Monday, July 20, 2009

Beautiful Day Kayaking on Contoocook River

I'm sure there are many put-ins to the Contoocook River, considering that the river begins near the Massachusetts border in Jaffrey and flows north to the Merrimack River in Concord. We signed up for a trip with the Contoocook River Canoe Company in Concord and were shuttled to a launch site about nine miles away in Contoocook Village. You should definitely learn about this river before attempting it, because there are sections of flatwater and sections with rapids up to Class IV. It all depends what you're looking for!

On Sunday, Doug & I paddled the "Took" with about 38 kayakers from the East Hampstead Kayaking Meet Up Group. Yes -- that's a very large group, but this river can take it. We never really felt crowded, since paddlers quickly fanned out. We did see some motorboats on this gorgeous summer weekend, but most of them quickly slowed their speed when they spotted our flotilla of kayaks.

As we paddled down river on this quiet water section of the Contoocook River, we encountered high tree-lined banks, some downed trees in spots, and "wonderful" smells from area farms. There were some houses along the bank, but they were set up high, of course.

We didn't see much in the way of wildlife except for birds overhead, but part of that may be because we were paddling steadily for a total of about 3.5 hours. We didn't have a chance to sit leisurely by the shore and look for turtles or other critters.
Some highlights of the trip: The group pulled over on an island for lunch, which was a nice break. Later in the paddle -- at about 7 miles, we took another break at Daisy Beach, located in Lehtinen Park in Concord. There's a picnic table, a rope swing, rustic outhouse, and also walking trails through the park. It's a great spot to swim, picnic, or just relax from all that paddling.

Things to Know Before You Go: There are several ways to approach an excursion on the Contoocook. To be honest, the 9-mile paddle was too lengthy for us (It was "Aleve" and ice packs for me afterwards, thanks to my recurring back problems.) It all depends on your fitness level, but I would say if you have any question at all about your stamina, then don't take the shuttle to the launch site in Contoocook Village.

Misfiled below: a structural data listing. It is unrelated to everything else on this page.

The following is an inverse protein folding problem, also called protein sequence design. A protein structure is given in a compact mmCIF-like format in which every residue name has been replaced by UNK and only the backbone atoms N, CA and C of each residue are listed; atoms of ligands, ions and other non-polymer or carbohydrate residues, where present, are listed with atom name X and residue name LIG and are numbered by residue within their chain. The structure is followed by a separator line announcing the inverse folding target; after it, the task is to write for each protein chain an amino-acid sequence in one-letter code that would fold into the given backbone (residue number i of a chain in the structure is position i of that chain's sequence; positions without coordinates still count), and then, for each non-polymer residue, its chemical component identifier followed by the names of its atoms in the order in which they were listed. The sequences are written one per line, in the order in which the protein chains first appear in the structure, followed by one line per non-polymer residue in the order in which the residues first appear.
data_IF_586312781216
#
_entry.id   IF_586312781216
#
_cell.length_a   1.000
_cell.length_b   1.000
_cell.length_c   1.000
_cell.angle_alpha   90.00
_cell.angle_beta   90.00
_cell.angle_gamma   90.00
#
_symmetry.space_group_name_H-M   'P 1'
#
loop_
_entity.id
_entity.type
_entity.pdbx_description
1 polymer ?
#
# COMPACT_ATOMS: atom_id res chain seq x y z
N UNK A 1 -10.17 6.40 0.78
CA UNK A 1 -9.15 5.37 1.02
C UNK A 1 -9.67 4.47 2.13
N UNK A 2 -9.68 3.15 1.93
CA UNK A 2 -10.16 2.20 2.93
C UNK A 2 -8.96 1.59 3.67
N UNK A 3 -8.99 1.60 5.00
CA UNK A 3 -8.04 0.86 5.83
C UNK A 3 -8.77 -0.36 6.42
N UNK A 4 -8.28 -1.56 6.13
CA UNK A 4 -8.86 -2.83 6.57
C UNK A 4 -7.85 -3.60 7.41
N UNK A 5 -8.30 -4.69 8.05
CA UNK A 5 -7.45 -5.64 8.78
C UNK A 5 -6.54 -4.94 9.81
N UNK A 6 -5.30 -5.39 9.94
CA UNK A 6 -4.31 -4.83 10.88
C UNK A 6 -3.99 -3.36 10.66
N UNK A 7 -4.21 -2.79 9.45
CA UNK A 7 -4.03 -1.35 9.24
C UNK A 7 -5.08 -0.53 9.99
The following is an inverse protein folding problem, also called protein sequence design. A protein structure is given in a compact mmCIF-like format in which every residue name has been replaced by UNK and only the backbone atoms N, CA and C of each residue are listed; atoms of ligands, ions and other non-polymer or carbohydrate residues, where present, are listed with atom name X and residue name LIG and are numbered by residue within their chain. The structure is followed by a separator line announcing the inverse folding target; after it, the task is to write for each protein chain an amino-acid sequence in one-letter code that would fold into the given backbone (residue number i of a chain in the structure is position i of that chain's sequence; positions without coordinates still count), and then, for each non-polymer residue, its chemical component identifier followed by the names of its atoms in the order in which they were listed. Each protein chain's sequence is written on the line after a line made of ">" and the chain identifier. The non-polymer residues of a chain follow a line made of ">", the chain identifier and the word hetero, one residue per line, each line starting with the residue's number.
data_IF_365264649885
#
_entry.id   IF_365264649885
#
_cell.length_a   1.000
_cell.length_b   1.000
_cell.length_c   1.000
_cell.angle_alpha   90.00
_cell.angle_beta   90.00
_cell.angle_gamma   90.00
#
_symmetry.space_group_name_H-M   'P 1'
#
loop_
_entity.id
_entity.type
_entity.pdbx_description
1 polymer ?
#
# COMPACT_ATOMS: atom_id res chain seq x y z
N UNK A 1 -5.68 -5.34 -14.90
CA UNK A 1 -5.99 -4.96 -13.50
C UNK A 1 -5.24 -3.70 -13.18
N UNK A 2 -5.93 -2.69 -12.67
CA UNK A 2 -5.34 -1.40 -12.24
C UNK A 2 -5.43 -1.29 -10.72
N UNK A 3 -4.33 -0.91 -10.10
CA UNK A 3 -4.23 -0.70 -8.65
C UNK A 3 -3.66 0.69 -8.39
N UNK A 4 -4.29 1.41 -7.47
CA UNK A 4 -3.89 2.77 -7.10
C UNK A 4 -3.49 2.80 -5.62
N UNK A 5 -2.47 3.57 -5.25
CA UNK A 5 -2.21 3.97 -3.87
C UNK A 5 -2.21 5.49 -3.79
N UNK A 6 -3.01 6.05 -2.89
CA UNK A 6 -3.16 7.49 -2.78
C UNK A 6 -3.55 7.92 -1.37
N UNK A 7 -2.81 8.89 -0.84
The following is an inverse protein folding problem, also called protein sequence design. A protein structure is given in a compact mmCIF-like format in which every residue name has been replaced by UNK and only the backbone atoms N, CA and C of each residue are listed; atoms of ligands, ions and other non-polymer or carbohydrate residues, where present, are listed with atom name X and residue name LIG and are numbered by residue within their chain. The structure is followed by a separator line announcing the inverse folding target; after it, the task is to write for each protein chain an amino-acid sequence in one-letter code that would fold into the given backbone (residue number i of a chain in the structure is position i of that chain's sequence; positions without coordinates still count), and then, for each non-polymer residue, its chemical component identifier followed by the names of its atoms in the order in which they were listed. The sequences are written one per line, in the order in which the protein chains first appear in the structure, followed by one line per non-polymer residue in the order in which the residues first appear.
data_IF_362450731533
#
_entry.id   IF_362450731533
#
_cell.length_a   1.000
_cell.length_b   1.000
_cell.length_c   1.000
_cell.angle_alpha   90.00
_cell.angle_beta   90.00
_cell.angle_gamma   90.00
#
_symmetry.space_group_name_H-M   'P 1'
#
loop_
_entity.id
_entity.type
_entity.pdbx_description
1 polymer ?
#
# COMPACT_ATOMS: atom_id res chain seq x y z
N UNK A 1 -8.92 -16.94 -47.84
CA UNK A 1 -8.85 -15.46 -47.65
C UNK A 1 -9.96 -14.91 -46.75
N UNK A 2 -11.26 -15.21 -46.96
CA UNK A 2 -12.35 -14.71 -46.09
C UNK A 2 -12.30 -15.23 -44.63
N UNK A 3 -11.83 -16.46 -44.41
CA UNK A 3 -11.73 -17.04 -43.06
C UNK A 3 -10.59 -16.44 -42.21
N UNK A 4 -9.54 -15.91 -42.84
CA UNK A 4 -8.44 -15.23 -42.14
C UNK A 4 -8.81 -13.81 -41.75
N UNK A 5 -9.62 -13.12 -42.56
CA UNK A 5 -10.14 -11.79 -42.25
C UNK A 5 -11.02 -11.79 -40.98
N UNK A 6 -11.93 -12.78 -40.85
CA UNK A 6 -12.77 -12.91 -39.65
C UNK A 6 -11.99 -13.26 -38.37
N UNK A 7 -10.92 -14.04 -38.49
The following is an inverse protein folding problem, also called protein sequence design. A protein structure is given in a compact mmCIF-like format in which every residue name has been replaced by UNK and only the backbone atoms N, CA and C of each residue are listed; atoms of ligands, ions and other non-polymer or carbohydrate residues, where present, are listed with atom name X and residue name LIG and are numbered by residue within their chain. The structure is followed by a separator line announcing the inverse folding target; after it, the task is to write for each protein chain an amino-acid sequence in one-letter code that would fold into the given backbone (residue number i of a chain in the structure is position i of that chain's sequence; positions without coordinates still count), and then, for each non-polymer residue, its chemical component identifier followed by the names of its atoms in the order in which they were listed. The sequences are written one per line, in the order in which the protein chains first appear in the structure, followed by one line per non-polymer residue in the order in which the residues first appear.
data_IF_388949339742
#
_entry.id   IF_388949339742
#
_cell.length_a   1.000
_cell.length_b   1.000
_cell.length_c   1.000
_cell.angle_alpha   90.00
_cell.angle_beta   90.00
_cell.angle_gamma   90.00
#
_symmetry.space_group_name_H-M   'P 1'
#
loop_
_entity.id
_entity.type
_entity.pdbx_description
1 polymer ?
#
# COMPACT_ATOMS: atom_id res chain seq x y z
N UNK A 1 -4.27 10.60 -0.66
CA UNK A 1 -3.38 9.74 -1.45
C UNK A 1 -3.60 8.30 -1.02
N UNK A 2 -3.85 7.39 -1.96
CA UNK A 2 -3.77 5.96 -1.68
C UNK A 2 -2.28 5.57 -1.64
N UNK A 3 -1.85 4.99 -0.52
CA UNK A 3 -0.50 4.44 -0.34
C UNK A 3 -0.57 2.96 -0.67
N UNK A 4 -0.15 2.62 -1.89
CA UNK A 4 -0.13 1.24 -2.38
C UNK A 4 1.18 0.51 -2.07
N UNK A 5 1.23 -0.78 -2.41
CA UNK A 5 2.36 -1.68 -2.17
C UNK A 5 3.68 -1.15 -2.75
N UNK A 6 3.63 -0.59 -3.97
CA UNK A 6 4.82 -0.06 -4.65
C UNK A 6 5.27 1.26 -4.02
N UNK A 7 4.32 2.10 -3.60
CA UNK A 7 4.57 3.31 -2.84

Instead, you can put in at the Contoocook River Canoe Company, paddle upstream as far as you want and then turn around and paddle back -- they charge $3 per person if you bring your own boat; Rentals are also available onsite. It's only 2 miles from their put-in to Daisy Beach, where you can have a picnic and enjoy a swim before paddling back or exploring further. Be sure to check their website for more information and other options.

Safety Notes: The Contoocook is a high volume river, which makes it a powerful river. According to one source, even sections of the Contoocook River that are generally "flat water" can become turbulent when the water level is high (AMC's Discover Southern New Hampshire by Jerry and Marcy Monkman). The authors say, "the best time to run this river is in the fall, when the current is negligible and the trees are ablaze in color." Again, it all depends what you're looking for...but I strongly recommend you do a little homework about water levels and the exact section you plan to paddle before heading out.

Directions to Contoocook River Canoe Company: From I-93 North and South, take Exit 15W. At the second set of lights, take a right hand turn (45-degree turn) onto Rte. 3 North. Continue on this road past the NH State Prison until you come to Bog Road (2.2 miles from the prison). Take a left on Bog Road and follow it to the end, where you'll stay straight over the bridge onto Horse Hill Road. The Canoe Company is the first building on your left.

1 comment:

The Former PK said...

The Contoocook is probably what I paddle the most, just because there's a public launch about 1 mile from our house in Penacook. We often paddle upstream to the Contoocook River Company and then back to the same place we put in. It's usually flatwater there too. There are more houses and people along that 2-mile stretch.